Immature embryos were cultured on WPM (Lloyd and McCown, 1980) supplemented with 0.45, 4.5, 9.0, or 18.0 μM 2, 4-dichlorophenoxyacetic acid (2,4-D), BA, zeatin, 4-hydroxy-3-methyl-trans-2-butenylaminopurine (ZT), or 0.54, 5.4, 10.8, or 21.6 μM NAA for callus induction. WPM without any plant growth regulator (PGR) was prepared as a control medium. Media containing 0.45, 4.5, or 9.0 μM BA in combination with 4.5 μM 2,4-D or 5.4 μM NAA were further evaluated. All media contained 20 g·L−1 sucrose and were solidified with 7 g·L−1 agar (A7921; Sigma Aldrich, St. Louis, MO). The media were adjusted to pH 5.7 using 0.1 N NaOH or HCI before being autoclaved for 20 min at 121 °C. A total of 30 mL of the media was transferred by graduate cylinder into 250-mL glass flasks, which were covered with polypropylene plastic with paper filter discs. All cultures were maintained in a growth room at 25 ± 2 °C with a 16-h light photoperiod (50 μmol·m−2·s−1 from cool white fluorescent tubes). The presence of callus was recorded after 1 month of culture. The induced callus was subcultured to fresh treatment medium every 4 weeks. The callus was divided into 2- to 4-mm diameter pieces during transfer and subculture. At each stage of subculture, half of the callus pieces were transferred to WPM supplemented with 0, 4.5, 9.0, or 13.5 μM BA alone or 5.4 μM NAA in combination with 6.7, 9.0, or 11.2 μM BA for shoot induction. The presence or absence of shoots and number of shoots per explant were recorded after 6 weeks.

Rooting and acclimatization.

Regenerated shoots (≈2 cm) were transferred onto a rooting medium: WPM supplemented with 0.27, 0.54, 2.7, or 5.4 μM NAA or 0.25, 0.5, 2.5, or 5.0 μM IBA.WPM without any auxin was prepared as a control medium. The presence or absence of roots and the number of roots per shoot were recorded after 4 weeks. Regenerated plantlets with well-developed roots were transplanted to small plastic pots (9 cm in diameter) containing regular red soil. The roots were thoroughly washed in distilled water before transplanted. Plants were covered with plastic and maintained in a glasshouse under humidity at ≈90%, 25 ± 2 °C temperature, over a 11- to 12-h photoperiod during June 2010. Two months later, plants were moved out of the glasshouse and placed in a shady area (≈60% shade). Two months later, all plants were then repotted in larger pots with 1 sphagnum peat : 3 red soil (by volume) and eventually planted in the field.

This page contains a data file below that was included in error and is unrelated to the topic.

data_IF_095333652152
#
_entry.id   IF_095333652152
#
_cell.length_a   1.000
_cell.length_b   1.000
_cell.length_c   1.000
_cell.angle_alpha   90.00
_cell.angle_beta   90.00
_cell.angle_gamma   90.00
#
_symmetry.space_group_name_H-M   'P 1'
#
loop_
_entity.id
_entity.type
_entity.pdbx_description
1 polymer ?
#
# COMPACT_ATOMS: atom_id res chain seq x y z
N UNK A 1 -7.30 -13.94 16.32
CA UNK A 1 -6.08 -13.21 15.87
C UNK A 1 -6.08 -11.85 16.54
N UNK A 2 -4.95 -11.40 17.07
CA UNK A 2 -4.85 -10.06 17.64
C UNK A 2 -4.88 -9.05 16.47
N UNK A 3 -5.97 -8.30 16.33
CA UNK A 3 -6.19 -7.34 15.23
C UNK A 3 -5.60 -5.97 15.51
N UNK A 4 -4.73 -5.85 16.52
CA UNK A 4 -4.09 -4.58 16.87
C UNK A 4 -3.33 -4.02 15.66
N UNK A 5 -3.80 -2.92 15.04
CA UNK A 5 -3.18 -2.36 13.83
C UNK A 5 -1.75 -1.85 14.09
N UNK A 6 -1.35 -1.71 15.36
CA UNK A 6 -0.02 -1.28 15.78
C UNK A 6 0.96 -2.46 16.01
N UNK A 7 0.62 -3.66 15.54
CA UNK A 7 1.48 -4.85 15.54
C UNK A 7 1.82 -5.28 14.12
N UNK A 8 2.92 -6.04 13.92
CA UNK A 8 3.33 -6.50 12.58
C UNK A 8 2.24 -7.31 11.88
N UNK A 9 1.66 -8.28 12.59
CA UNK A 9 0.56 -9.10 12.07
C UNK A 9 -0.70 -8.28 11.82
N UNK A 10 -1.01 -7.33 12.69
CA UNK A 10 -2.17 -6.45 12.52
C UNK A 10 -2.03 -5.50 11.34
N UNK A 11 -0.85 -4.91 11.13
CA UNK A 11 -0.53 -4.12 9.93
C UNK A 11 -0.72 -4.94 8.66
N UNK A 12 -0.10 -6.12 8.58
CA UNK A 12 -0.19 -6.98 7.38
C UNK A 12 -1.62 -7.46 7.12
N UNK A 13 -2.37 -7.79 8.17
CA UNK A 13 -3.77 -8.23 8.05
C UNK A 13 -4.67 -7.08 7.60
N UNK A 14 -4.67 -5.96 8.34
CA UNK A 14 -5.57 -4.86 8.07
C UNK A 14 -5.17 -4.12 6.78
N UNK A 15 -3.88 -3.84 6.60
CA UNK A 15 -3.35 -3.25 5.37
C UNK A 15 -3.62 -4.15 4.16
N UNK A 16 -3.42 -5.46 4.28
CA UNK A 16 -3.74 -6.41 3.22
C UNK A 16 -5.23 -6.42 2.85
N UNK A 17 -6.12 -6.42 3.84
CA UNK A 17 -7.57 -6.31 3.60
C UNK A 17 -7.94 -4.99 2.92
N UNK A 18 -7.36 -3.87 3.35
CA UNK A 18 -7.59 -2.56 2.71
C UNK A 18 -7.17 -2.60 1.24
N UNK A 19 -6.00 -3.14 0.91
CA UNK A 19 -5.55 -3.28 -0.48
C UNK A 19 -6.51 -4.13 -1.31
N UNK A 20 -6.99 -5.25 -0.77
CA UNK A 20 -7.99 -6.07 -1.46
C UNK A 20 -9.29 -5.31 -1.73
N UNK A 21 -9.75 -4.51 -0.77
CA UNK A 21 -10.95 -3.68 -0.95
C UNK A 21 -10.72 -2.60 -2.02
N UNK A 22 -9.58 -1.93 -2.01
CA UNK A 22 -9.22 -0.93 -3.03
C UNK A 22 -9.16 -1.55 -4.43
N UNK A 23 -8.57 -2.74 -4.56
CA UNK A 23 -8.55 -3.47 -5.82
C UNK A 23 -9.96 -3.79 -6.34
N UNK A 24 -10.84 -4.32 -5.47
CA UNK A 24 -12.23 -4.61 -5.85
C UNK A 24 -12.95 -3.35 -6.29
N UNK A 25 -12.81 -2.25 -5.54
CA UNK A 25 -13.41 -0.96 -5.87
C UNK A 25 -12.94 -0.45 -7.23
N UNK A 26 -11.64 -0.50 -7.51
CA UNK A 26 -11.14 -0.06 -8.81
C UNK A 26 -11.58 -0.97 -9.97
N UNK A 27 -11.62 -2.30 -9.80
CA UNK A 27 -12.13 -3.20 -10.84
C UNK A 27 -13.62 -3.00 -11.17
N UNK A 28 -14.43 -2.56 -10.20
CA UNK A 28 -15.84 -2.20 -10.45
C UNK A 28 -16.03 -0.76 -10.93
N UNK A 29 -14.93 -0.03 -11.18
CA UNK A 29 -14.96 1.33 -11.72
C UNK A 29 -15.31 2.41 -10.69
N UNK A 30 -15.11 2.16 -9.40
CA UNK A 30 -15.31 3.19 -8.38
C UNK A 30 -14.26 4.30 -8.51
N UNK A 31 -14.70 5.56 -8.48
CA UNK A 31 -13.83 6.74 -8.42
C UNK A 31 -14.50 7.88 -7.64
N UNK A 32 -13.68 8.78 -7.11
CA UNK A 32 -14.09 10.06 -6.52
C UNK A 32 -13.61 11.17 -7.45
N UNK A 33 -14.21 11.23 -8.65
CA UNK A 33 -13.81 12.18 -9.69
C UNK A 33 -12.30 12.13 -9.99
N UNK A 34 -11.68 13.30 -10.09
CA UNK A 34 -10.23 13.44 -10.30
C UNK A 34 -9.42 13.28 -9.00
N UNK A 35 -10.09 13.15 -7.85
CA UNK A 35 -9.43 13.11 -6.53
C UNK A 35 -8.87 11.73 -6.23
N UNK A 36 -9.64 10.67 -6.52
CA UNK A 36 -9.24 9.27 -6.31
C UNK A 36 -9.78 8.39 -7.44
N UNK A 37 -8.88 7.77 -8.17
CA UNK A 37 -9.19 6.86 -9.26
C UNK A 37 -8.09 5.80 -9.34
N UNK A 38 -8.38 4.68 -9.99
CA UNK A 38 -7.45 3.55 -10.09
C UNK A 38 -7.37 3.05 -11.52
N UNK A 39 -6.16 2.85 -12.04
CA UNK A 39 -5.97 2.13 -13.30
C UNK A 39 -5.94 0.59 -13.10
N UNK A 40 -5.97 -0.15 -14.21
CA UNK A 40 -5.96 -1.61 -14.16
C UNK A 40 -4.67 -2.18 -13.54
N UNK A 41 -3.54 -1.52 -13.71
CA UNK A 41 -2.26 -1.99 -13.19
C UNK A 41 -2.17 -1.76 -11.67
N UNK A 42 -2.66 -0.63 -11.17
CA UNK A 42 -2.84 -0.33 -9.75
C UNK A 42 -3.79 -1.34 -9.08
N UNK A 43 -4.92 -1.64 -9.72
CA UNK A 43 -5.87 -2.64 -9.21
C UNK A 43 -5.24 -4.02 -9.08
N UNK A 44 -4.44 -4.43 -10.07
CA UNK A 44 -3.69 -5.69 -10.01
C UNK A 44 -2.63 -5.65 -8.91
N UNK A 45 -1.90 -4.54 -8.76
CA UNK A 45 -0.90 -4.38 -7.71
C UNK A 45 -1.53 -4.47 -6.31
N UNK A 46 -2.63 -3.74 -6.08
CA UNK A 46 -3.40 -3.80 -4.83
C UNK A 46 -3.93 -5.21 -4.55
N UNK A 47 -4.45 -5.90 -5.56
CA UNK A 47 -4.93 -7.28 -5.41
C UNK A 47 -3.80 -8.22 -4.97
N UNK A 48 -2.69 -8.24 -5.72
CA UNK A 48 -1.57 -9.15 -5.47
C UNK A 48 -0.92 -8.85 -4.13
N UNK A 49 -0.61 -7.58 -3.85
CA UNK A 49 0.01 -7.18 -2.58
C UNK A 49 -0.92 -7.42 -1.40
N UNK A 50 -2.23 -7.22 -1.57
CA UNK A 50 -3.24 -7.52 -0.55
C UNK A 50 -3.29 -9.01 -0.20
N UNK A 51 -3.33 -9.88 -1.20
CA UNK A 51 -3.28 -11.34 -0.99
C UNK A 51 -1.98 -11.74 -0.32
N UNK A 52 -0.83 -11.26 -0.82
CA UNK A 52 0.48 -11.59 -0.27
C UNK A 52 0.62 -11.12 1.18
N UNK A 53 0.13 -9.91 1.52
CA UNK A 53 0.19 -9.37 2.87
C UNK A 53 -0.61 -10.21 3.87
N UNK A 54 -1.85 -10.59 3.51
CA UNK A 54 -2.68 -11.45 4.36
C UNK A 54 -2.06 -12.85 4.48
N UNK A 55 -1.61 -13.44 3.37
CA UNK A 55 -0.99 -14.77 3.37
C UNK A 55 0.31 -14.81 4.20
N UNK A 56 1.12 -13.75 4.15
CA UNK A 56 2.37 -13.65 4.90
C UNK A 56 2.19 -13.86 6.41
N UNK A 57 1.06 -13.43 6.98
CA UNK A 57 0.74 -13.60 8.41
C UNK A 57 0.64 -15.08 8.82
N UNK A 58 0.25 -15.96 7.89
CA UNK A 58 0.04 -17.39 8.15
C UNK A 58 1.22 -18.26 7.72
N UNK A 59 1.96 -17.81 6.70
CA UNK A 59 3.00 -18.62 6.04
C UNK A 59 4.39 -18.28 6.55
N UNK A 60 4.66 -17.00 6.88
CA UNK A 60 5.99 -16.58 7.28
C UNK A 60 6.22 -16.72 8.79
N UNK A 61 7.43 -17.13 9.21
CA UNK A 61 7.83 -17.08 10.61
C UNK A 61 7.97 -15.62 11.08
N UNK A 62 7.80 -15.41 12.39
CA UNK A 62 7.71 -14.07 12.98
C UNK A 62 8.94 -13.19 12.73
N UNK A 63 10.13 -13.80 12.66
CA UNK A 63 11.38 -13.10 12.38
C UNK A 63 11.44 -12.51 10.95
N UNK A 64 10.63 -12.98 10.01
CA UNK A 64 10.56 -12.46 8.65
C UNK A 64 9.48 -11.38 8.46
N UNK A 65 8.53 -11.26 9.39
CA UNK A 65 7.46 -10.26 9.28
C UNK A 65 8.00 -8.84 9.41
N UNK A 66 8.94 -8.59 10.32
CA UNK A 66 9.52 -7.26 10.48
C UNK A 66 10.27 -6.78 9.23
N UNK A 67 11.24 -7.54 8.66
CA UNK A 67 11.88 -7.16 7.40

Experimental design and statistical analysis.

A completely randomized design was used for all experiments. Each treatment was replicated three times with 15 explants per treatment per replicate. Data for the presence or absence of callus, shoots, or roots were calculated as the percentage of explants with callus, shoots, or roots, respectively. All data were analyzed using JMP® 9.0 (SAS Institute, Inc., 2011). Analysis of variance (ANOVA) was performed at P < 0.05 and Tukey’s honestly significant difference test was applied for mean separations. Trend analysis for each cytokinin was also conducted.